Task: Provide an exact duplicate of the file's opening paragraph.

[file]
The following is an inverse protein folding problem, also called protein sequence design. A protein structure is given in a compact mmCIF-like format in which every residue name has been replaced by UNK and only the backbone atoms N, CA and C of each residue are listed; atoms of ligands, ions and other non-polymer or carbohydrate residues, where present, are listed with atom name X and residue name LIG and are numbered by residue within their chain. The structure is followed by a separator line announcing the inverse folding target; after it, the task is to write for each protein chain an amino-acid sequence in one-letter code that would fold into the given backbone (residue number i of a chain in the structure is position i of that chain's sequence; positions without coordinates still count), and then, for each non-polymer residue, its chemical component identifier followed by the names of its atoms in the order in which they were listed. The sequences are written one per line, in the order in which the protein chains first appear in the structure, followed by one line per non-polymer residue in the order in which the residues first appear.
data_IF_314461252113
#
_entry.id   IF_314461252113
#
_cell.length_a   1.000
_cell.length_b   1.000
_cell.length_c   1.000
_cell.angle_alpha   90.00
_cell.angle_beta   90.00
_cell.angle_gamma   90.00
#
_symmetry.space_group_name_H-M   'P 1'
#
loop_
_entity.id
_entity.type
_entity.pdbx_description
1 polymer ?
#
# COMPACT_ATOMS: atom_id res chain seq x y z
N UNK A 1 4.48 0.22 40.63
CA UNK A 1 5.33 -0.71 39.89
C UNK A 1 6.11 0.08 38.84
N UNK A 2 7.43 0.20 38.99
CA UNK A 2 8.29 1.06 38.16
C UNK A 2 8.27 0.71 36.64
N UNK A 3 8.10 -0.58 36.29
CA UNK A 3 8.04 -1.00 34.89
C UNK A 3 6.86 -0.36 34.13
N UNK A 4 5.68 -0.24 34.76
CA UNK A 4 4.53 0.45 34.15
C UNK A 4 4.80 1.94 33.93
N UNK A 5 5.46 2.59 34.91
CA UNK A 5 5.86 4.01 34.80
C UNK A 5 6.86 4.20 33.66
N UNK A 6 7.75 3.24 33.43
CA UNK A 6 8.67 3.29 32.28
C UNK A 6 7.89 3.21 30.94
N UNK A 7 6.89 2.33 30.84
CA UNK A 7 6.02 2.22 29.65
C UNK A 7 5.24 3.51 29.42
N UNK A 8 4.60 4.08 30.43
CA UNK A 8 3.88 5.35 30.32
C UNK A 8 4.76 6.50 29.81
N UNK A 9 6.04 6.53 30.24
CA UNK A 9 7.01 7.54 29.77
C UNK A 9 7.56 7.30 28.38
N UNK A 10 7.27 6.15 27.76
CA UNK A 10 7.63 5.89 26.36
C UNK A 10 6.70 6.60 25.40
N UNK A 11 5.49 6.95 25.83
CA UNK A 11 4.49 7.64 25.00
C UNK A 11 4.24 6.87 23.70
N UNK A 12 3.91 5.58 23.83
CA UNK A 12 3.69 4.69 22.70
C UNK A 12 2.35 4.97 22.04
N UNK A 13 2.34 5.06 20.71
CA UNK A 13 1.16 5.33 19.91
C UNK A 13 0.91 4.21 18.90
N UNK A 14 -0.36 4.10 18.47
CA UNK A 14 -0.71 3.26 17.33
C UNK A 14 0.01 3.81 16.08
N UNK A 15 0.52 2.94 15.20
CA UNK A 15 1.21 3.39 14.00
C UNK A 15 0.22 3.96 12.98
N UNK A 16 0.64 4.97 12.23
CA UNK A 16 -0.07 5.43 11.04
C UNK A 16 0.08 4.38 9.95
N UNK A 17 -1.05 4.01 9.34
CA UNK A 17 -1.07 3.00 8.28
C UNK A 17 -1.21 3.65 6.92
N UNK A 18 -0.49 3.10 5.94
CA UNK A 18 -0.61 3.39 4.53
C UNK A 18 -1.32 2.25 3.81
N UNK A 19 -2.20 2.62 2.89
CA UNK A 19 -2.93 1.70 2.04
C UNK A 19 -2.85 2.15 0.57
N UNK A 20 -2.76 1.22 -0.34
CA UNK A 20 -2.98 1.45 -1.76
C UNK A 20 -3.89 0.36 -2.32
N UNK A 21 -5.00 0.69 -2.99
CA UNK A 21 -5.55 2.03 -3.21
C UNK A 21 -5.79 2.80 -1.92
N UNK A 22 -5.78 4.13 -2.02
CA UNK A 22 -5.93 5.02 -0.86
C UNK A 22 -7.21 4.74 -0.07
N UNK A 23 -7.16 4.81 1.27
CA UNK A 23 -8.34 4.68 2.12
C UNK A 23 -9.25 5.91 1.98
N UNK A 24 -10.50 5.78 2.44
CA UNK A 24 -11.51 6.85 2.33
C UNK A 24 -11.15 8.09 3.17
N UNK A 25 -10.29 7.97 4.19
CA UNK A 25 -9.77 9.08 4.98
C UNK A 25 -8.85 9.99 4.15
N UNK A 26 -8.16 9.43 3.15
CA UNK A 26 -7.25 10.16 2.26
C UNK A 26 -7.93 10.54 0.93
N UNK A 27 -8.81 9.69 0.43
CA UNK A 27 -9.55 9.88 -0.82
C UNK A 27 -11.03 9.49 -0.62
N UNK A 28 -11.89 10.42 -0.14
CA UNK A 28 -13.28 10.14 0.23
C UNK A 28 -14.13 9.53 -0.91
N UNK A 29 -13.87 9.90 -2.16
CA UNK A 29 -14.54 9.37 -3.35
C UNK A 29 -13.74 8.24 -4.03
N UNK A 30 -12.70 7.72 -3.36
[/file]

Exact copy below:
The following is an inverse protein folding problem, also called protein sequence design. A protein structure is given in a compact mmCIF-like format in which every residue name has been replaced by UNK and only the backbone atoms N, CA and C of each residue are listed; atoms of ligands, ions and other non-polymer or carbohydrate residues, where present, are listed with atom name X and residue name LIG and are numbered by residue within their chain. The structure is followed by a separator line announcing the inverse folding target; after it, the task is to write for each protein chain an amino-acid sequence in one-letter code that would fold into the given backbone (residue number i of a chain in the structure is position i of that chain's sequence; positions without coordinates still count), and then, for each non-polymer residue, its chemical component identifier followed by the names of its atoms in the order in which they were listed. The sequences are written one per line, in the order in which the protein chains first appear in the structure, followed by one line per non-polymer residue in the order in which the residues first appear.